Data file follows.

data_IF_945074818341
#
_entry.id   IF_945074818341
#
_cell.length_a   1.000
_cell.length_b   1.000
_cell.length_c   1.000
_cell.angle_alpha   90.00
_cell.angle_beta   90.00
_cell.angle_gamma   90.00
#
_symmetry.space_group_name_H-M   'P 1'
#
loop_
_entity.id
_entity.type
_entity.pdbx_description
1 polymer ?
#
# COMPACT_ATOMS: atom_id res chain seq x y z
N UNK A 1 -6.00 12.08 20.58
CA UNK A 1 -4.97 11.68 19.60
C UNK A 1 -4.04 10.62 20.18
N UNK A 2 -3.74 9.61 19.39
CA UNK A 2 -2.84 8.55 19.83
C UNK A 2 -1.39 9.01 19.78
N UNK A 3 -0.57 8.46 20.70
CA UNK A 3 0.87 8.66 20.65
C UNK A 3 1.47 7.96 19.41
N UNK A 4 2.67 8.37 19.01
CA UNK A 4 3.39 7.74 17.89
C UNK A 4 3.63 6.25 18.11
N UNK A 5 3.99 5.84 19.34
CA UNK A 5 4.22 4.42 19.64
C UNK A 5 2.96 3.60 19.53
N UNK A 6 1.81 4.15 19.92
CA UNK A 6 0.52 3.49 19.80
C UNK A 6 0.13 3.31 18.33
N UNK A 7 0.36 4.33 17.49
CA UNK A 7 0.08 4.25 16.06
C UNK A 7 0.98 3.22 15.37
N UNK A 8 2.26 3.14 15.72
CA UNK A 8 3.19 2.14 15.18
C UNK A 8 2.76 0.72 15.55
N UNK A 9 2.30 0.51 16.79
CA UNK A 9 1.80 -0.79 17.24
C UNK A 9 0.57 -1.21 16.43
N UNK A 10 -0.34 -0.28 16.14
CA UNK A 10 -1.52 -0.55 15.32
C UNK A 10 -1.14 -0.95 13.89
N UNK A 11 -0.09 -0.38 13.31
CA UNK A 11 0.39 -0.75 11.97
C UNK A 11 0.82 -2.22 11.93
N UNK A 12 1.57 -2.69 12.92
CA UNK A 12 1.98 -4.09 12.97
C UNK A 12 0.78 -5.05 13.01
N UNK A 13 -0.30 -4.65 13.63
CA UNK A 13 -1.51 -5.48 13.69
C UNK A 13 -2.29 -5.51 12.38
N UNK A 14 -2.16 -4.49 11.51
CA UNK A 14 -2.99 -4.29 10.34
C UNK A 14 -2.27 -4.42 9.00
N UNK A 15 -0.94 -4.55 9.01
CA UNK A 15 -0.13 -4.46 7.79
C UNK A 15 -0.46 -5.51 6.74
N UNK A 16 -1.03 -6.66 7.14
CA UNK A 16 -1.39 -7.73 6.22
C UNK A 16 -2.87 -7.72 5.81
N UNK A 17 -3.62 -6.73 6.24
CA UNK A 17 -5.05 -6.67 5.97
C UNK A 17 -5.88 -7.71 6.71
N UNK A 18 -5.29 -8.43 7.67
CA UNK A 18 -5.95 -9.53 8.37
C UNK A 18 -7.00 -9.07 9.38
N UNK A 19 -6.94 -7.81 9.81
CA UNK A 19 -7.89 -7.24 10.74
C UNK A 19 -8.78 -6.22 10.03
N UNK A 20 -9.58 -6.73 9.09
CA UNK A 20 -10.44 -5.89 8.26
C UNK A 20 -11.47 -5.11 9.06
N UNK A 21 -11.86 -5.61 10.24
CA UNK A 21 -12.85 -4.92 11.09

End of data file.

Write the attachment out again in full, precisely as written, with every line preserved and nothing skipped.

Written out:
data_IF_945074818341
#
_entry.id   IF_945074818341
#
_cell.length_a   1.000
_cell.length_b   1.000
_cell.length_c   1.000
_cell.angle_alpha   90.00
_cell.angle_beta   90.00
_cell.angle_gamma   90.00
#
_symmetry.space_group_name_H-M   'P 1'
#
loop_
_entity.id
_entity.type
_entity.pdbx_description
1 polymer ?
#
# COMPACT_ATOMS: atom_id res chain seq x y z
N UNK A 1 -6.00 12.08 20.58
CA UNK A 1 -4.97 11.68 19.60
C UNK A 1 -4.04 10.62 20.18
N UNK A 2 -3.74 9.61 19.39
CA UNK A 2 -2.84 8.55 19.83
C UNK A 2 -1.39 9.01 19.78
N UNK A 3 -0.57 8.46 20.70
CA UNK A 3 0.87 8.66 20.65
C UNK A 3 1.47 7.96 19.41
N UNK A 4 2.67 8.37 19.01
CA UNK A 4 3.39 7.74 17.89
C UNK A 4 3.63 6.25 18.11
N UNK A 5 3.99 5.84 19.34
CA UNK A 5 4.22 4.42 19.64
C UNK A 5 2.96 3.60 19.53
N UNK A 6 1.81 4.15 19.92
CA UNK A 6 0.52 3.49 19.80
C UNK A 6 0.13 3.31 18.33
N UNK A 7 0.36 4.33 17.49
CA UNK A 7 0.08 4.25 16.06
C UNK A 7 0.98 3.22 15.37
N UNK A 8 2.26 3.14 15.72
CA UNK A 8 3.19 2.14 15.18
C UNK A 8 2.76 0.72 15.55
N UNK A 9 2.30 0.51 16.79
CA UNK A 9 1.80 -0.79 17.24
C UNK A 9 0.57 -1.21 16.43
N UNK A 10 -0.34 -0.28 16.14
CA UNK A 10 -1.52 -0.55 15.32
C UNK A 10 -1.14 -0.95 13.89
N UNK A 11 -0.09 -0.38 13.31
CA UNK A 11 0.39 -0.75 11.97
C UNK A 11 0.82 -2.22 11.93
N UNK A 12 1.57 -2.69 12.92
CA UNK A 12 1.98 -4.09 12.97
C UNK A 12 0.78 -5.05 13.01
N UNK A 13 -0.30 -4.65 13.63
CA UNK A 13 -1.51 -5.48 13.69
C UNK A 13 -2.29 -5.51 12.38
N UNK A 14 -2.16 -4.49 11.51
CA UNK A 14 -2.99 -4.29 10.34
C UNK A 14 -2.27 -4.42 9.00
N UNK A 15 -0.94 -4.55 9.01
CA UNK A 15 -0.13 -4.46 7.79
C UNK A 15 -0.46 -5.51 6.74
N UNK A 16 -1.03 -6.66 7.14
CA UNK A 16 -1.39 -7.73 6.22
C UNK A 16 -2.87 -7.72 5.81
N UNK A 17 -3.62 -6.73 6.24
CA UNK A 17 -5.05 -6.67 5.97
C UNK A 17 -5.88 -7.71 6.71
N UNK A 18 -5.29 -8.43 7.67
CA UNK A 18 -5.95 -9.53 8.37
C UNK A 18 -7.00 -9.07 9.38
N UNK A 19 -6.94 -7.81 9.81
CA UNK A 19 -7.89 -7.24 10.74
C UNK A 19 -8.78 -6.22 10.03
N UNK A 20 -9.58 -6.73 9.09
CA UNK A 20 -10.44 -5.89 8.26
C UNK A 20 -11.47 -5.11 9.06
N UNK A 21 -11.86 -5.61 10.24
CA UNK A 21 -12.85 -4.92 11.09